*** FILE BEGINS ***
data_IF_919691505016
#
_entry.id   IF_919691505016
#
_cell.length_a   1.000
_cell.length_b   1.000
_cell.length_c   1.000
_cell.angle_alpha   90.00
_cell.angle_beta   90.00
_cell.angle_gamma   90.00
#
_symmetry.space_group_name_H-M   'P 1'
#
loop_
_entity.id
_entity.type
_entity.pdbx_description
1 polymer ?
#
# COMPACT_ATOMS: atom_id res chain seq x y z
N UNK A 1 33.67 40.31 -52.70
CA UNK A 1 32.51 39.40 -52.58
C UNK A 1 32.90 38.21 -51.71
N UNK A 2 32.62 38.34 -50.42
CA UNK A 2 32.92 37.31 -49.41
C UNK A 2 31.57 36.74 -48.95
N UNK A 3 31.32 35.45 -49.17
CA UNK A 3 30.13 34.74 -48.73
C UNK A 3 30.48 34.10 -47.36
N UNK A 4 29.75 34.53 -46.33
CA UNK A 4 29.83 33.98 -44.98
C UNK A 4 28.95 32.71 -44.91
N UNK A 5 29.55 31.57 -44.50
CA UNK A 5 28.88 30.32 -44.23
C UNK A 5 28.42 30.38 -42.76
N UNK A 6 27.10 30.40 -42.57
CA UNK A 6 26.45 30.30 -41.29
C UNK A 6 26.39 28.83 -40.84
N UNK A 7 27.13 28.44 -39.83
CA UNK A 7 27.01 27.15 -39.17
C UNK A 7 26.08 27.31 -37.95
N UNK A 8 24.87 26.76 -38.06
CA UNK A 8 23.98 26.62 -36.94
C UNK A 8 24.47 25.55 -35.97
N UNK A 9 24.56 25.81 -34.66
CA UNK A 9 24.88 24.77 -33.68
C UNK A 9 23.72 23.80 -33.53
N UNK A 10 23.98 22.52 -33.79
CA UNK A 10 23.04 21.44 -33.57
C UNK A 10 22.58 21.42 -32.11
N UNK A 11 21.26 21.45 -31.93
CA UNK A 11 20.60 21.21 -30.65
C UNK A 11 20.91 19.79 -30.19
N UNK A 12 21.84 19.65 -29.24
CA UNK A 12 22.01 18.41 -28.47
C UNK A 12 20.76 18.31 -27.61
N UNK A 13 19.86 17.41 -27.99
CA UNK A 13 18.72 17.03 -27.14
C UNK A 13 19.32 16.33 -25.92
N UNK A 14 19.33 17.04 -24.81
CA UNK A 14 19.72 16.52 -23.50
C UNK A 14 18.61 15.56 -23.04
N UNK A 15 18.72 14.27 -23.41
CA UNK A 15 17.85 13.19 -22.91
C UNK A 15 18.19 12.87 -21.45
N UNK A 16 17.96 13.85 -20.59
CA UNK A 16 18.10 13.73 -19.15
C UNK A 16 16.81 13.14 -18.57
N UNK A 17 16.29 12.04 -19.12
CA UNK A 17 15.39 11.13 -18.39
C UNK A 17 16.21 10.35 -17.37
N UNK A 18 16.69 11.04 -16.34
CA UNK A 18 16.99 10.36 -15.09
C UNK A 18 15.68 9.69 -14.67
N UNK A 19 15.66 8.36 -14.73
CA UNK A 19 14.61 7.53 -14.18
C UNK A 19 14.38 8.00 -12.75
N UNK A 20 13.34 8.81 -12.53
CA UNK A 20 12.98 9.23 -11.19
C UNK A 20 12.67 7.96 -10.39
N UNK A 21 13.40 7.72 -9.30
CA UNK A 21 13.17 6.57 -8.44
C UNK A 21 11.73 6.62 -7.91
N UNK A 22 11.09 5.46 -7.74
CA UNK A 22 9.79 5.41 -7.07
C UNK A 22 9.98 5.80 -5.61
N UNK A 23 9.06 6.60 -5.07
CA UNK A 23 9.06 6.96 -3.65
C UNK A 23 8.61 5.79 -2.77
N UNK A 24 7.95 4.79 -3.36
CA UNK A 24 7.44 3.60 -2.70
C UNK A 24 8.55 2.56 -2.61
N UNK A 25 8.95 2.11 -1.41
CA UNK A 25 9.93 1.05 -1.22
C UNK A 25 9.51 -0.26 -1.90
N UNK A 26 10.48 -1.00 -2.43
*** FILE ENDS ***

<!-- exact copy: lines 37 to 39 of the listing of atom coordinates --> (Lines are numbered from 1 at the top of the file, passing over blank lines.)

CA UNK A 6 26.45 30.30 -41.29
C UNK A 6 26.39 28.83 -40.84
N UNK A 7 27.13 28.44 -39.83